With fall in full swing, people all around the world have begun sharing their favorite traditions and celebrations. Wearing wimples, wigs and even a shark head, Belgians hopped into giant floating pumpkins to take part in a relay race across a pond on Sunday, Oct. 23 — resurrecting an annual tradition halted by the COVID pandemic.
To win the regatta, teams of four had to be first to race round a hut in the middle of the pond in the northern town of Kasterlee, before driving their paddles into a hollowed-out pumpkin on the opposing shore.
“In the early years, around the year 2000, the heaviest pumpkins we could grow weighed around 400 kilograms, now we have reached a maximum weight of around 1,000 kilograms. These pumpkins are too heavy to use as a boat and we are having more and more of them. So actually we have fewer and fewer pumpkins that can be used as a boat. That might be a problem in the coming years,” President of Kasterlee’s Pumpkin Society, Paul Boonen, said.
Organizers said the event began as a way of putting the oversized vegetables grown for competitions to good use but that they had been a victim of their own success — many are now too big.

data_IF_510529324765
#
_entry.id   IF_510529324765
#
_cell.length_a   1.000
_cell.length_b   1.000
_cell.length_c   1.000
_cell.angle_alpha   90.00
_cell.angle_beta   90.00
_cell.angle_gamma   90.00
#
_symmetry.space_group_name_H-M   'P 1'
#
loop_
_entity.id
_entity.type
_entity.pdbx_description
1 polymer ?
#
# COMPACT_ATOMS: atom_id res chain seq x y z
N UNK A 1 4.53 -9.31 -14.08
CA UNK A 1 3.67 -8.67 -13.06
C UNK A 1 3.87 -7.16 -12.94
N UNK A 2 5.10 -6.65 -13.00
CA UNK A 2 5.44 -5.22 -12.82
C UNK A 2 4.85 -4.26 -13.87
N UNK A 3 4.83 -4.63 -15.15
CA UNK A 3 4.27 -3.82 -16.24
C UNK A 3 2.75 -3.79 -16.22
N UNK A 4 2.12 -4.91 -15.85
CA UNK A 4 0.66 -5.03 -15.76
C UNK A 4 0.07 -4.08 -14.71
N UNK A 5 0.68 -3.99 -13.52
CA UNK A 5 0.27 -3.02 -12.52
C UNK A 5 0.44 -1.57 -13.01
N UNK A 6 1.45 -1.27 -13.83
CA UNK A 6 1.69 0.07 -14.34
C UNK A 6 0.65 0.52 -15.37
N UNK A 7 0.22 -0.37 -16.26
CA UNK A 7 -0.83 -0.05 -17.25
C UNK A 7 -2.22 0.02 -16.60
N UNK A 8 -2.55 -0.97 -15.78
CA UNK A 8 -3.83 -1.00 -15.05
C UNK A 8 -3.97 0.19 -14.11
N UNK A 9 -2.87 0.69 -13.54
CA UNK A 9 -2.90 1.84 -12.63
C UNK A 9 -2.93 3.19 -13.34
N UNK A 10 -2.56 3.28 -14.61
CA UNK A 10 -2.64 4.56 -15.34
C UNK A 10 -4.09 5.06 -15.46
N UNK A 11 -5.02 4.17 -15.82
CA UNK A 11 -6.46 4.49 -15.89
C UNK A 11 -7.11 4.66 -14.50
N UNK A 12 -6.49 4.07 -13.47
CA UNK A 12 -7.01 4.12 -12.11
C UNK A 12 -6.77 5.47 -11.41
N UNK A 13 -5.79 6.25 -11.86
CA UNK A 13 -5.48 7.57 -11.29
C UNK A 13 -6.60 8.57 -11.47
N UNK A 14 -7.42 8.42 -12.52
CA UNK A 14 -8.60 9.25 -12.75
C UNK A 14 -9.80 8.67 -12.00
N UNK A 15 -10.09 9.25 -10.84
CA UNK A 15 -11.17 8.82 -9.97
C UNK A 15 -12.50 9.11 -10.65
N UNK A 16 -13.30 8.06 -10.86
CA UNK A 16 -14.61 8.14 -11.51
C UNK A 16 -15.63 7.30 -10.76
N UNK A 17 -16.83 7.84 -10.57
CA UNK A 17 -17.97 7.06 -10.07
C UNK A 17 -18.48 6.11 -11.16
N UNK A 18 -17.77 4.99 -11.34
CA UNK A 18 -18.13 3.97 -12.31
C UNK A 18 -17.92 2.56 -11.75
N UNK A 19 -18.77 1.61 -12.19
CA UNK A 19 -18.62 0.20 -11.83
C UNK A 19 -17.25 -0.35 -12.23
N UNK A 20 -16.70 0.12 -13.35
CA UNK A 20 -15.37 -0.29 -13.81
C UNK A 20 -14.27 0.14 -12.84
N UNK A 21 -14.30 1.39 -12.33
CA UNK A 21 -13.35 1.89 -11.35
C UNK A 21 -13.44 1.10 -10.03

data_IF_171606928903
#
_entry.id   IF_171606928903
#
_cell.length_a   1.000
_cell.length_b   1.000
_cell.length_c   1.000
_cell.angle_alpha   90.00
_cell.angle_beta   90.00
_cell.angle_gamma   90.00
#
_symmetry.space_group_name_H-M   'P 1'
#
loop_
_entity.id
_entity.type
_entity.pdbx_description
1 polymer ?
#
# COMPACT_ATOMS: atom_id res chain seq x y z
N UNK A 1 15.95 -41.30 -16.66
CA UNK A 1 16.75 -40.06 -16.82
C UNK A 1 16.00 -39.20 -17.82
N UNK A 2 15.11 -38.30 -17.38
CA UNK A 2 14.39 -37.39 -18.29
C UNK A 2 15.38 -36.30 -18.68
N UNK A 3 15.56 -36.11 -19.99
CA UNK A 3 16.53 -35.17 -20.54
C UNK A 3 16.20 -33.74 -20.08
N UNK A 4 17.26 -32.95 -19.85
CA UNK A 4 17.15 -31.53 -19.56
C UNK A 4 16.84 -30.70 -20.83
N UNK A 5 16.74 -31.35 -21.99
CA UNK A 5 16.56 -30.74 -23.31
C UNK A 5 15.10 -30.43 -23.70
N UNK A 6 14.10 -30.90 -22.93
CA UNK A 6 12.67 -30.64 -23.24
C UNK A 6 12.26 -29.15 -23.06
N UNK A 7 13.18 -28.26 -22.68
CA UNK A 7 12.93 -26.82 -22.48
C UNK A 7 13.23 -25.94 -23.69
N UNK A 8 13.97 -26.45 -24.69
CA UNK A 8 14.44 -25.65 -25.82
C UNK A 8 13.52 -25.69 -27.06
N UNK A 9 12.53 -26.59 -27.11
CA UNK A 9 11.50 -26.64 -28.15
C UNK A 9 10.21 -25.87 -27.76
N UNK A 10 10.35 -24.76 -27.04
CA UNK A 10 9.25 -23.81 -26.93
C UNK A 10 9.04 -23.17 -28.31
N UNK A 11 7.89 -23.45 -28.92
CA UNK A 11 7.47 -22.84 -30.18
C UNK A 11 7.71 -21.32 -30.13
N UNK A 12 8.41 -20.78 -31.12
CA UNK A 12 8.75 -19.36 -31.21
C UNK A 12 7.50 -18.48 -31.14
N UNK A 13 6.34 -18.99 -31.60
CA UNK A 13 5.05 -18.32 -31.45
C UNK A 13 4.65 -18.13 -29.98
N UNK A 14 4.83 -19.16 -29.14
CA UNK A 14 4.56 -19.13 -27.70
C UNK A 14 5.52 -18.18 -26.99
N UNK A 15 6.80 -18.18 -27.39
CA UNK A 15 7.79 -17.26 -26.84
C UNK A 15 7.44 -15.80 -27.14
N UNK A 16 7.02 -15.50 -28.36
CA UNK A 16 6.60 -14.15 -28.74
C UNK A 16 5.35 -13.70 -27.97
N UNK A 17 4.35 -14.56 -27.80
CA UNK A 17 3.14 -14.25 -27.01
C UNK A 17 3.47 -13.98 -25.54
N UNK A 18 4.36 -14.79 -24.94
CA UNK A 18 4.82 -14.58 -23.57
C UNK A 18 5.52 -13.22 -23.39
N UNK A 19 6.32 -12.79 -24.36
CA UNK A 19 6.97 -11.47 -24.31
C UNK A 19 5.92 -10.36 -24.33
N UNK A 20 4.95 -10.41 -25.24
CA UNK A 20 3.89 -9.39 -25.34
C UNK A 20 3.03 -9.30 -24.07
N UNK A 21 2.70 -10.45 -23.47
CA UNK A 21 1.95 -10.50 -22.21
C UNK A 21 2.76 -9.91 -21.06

“We have fewer and fewer pumpkins that can be used as a boat. That might be a problem in the coming years,” the president of the Kasterlee Pumpkin Society, Paul Boonen, told Reuters.
The flesh is hollowed out of the giant winter squashes in the morning and turned into soup before the main races – split into children’s, women’s, men’s and mixed competitions.
This year, the race was fully booked in three days with 65 teams of four people signing up — some of whom had travelled specially to take part.
“It’s dirty, it’s sticky, it’s oily and you have the feeling that you may be in the water anytime,” said Spanish-born Oscar Guell, 36, who traveled from Brussels to partake in the celebration.
By Reuters. (Production: Bart Biesemans, Charlotte Van Campenhout, Johnny Cotton)